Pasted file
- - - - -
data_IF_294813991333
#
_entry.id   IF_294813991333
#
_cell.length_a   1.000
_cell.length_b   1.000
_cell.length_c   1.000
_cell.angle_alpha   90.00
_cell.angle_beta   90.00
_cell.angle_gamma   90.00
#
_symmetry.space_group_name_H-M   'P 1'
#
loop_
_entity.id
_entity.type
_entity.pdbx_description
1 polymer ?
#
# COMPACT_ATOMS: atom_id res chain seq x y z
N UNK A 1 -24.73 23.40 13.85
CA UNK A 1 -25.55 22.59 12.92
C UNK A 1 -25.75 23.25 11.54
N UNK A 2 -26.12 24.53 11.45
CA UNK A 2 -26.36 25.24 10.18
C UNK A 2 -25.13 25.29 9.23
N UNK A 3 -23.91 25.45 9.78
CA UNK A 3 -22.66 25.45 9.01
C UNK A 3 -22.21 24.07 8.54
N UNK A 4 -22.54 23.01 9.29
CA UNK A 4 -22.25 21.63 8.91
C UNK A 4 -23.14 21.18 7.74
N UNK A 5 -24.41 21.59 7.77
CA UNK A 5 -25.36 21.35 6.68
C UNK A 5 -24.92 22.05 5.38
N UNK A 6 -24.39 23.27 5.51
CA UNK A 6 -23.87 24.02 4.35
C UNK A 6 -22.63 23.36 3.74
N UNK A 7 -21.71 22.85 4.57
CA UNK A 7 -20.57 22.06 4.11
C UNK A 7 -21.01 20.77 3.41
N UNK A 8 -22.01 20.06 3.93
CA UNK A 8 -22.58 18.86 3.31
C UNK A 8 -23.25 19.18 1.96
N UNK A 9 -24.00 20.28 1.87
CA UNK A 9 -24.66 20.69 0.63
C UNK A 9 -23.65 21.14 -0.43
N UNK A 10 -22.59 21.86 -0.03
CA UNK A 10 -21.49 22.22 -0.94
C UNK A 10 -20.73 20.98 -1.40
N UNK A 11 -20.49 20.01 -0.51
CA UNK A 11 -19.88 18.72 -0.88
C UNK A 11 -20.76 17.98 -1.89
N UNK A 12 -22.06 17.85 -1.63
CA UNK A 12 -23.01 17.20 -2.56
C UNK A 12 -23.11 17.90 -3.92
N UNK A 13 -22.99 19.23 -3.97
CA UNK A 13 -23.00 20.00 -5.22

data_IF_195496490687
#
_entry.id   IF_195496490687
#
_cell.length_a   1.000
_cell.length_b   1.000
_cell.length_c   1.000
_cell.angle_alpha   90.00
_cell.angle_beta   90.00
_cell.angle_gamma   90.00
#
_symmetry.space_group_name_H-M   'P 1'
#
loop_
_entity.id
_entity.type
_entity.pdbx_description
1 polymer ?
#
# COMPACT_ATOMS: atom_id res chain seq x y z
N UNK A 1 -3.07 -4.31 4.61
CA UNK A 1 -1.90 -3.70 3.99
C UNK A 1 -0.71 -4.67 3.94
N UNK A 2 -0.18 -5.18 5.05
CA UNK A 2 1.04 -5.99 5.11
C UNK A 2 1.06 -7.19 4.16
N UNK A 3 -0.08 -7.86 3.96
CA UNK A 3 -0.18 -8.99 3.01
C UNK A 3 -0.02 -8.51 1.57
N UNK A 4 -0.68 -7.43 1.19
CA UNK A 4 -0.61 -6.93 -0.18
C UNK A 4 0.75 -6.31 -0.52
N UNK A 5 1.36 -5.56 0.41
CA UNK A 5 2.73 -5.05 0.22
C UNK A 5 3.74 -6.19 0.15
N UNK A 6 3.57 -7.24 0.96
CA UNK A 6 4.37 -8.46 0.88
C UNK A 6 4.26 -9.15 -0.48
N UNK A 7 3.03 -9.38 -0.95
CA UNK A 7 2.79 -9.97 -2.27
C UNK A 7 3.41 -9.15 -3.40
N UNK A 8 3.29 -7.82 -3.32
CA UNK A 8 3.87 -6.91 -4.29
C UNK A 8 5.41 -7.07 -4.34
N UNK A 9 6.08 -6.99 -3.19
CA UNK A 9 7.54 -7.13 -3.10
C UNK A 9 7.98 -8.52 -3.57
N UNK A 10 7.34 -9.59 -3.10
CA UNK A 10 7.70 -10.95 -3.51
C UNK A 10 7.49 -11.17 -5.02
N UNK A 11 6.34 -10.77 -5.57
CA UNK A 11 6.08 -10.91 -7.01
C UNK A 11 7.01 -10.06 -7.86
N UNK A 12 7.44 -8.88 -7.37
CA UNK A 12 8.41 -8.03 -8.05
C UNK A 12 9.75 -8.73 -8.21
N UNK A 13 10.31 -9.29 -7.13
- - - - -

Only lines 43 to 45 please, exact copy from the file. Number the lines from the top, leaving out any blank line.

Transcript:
CA UNK A 8 -22.58 18.86 3.31
C UNK A 8 -23.25 19.18 1.96
N UNK A 9 -24.00 20.28 1.87